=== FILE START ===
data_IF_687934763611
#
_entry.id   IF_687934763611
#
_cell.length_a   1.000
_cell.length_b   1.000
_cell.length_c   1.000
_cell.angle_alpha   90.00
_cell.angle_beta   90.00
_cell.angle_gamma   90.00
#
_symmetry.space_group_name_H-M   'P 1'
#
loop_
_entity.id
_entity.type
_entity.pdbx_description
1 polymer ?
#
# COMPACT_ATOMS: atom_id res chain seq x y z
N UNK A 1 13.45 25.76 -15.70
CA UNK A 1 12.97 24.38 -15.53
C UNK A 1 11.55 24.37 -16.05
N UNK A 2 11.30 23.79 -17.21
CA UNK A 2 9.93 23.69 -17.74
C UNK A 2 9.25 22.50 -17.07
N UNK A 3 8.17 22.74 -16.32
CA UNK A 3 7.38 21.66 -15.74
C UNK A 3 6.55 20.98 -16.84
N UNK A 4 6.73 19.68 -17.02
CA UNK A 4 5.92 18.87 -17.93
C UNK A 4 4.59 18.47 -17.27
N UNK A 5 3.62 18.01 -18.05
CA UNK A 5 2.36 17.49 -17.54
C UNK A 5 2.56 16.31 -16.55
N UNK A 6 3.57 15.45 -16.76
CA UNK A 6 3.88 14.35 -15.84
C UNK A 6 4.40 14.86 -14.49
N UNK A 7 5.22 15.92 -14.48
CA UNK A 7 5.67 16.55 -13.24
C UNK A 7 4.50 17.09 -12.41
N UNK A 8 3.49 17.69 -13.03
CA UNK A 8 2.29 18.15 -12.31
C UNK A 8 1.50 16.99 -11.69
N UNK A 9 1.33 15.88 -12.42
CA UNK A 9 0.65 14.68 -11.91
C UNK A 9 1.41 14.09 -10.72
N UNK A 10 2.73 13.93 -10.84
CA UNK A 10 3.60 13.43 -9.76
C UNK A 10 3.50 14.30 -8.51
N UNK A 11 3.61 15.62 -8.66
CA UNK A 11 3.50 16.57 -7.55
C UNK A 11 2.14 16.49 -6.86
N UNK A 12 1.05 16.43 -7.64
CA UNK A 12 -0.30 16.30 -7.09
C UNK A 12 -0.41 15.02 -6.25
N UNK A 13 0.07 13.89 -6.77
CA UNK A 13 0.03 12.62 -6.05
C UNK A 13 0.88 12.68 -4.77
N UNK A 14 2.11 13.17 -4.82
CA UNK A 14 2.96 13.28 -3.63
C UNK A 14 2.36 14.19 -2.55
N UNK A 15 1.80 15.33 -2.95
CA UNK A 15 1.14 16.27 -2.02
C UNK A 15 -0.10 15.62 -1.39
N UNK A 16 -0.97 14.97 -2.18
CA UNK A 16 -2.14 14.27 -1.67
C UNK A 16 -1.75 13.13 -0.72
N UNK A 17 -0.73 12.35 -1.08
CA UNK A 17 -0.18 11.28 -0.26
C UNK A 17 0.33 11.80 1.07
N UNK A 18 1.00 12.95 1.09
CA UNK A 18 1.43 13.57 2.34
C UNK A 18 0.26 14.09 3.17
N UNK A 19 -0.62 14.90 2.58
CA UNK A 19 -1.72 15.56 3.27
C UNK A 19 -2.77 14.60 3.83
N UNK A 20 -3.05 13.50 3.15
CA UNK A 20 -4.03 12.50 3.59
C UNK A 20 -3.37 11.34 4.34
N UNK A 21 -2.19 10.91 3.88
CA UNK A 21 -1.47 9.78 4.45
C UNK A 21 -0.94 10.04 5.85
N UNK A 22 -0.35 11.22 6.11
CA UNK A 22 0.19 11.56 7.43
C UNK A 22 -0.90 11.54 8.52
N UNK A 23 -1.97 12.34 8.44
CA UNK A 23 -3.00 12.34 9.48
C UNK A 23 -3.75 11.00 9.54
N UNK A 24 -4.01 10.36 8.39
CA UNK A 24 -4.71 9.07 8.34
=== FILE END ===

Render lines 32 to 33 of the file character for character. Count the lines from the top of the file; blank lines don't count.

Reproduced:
C UNK A 4 4.59 18.47 -17.27
N UNK A 5 3.62 18.01 -18.05